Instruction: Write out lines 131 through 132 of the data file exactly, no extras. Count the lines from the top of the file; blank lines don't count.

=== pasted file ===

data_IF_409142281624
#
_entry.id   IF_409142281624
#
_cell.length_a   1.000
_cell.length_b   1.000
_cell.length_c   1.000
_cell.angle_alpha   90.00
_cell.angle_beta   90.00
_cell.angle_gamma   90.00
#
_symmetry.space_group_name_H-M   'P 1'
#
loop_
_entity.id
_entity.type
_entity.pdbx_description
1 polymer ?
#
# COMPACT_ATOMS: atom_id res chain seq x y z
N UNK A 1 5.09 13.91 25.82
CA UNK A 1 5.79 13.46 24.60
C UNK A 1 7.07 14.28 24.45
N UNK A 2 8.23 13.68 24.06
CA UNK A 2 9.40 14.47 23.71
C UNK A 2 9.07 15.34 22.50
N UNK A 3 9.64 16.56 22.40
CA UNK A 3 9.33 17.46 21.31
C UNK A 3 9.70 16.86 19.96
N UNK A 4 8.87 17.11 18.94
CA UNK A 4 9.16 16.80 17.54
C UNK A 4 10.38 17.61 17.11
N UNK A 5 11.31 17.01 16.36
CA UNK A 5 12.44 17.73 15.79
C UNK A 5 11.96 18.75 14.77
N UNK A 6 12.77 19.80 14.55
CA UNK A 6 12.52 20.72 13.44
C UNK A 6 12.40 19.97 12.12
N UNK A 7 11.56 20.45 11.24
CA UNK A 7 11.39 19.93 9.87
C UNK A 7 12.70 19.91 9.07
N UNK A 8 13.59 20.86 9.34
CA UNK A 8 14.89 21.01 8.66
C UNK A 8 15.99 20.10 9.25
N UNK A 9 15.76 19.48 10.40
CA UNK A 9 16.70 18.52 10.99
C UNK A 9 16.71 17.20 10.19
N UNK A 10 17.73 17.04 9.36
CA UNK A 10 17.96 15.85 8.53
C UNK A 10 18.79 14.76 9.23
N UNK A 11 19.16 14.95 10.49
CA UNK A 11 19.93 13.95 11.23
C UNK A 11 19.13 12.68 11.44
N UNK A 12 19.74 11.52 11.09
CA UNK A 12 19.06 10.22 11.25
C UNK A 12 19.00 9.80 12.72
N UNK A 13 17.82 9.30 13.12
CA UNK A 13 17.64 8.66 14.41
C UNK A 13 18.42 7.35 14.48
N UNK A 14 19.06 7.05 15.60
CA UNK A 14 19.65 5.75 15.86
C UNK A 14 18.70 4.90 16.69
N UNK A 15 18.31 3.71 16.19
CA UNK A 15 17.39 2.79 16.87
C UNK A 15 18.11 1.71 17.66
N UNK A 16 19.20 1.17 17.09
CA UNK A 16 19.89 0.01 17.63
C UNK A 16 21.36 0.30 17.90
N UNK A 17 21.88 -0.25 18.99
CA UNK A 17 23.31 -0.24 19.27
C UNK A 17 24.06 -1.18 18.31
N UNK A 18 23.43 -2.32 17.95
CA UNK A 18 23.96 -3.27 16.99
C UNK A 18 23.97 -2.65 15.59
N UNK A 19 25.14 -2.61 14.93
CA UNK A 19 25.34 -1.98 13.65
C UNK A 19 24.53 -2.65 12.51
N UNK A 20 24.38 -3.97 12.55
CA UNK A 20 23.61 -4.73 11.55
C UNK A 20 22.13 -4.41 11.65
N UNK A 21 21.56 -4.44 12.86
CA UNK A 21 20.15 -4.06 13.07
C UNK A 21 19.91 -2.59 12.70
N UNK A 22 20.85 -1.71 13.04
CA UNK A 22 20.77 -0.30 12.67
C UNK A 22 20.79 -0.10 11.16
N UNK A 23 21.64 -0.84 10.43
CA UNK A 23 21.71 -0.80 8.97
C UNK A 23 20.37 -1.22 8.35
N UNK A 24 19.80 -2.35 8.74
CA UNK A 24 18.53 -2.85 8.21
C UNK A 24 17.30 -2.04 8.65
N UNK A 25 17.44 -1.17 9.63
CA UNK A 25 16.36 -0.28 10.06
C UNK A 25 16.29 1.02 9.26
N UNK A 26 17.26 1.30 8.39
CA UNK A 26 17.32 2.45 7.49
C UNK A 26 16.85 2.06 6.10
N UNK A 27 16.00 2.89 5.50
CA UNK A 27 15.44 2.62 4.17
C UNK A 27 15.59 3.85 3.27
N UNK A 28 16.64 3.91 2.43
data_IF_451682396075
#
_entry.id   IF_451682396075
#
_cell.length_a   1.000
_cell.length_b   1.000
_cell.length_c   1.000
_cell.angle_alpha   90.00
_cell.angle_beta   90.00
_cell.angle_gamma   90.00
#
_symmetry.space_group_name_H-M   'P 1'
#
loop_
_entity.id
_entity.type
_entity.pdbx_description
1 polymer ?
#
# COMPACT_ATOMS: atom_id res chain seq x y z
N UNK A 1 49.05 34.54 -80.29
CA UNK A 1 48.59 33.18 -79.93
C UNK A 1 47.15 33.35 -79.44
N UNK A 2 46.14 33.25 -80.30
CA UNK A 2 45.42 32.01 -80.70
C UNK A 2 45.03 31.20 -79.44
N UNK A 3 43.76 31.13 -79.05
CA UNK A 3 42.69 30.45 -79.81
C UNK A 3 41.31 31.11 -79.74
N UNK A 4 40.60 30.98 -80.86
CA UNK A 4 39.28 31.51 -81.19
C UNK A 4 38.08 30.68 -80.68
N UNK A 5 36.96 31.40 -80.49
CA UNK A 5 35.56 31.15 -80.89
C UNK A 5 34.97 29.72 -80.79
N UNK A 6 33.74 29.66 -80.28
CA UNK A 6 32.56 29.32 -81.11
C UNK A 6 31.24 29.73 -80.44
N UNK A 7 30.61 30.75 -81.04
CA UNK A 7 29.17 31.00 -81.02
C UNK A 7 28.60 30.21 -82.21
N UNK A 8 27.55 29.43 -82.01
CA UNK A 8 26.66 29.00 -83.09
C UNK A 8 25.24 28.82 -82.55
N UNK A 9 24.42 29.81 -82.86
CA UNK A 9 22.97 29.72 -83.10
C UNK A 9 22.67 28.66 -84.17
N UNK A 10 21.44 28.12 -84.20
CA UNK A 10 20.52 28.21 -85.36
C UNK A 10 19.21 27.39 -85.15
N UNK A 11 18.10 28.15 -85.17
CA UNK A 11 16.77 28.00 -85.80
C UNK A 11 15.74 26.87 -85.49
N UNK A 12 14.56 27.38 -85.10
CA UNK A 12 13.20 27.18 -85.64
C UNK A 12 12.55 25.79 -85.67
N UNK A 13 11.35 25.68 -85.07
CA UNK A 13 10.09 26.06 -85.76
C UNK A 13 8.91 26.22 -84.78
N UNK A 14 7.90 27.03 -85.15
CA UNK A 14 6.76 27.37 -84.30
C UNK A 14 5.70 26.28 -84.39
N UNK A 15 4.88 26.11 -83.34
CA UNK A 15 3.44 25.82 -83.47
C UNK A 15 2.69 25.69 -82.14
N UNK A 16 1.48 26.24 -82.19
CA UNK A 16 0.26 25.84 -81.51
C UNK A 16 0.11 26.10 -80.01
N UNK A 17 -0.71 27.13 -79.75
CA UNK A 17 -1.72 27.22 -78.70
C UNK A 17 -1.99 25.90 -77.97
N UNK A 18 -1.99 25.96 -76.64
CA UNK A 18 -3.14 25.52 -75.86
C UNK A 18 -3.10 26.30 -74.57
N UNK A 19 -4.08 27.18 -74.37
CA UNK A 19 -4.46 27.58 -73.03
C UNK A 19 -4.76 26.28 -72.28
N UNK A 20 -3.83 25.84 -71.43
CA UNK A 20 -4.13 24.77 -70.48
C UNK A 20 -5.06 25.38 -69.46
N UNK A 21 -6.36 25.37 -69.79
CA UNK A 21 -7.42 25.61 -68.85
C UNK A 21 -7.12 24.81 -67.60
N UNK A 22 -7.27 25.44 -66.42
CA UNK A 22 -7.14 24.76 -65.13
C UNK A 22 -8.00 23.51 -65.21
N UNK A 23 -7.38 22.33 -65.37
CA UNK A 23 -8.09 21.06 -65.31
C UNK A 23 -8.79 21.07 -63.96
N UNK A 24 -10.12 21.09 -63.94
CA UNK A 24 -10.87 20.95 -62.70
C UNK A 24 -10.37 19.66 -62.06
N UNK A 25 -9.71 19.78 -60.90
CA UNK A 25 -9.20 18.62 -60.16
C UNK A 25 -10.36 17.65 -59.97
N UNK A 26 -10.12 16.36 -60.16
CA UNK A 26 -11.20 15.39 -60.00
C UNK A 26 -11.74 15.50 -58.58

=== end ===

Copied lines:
C UNK A 3 41.31 31.11 -79.74
N UNK A 4 40.60 30.98 -80.86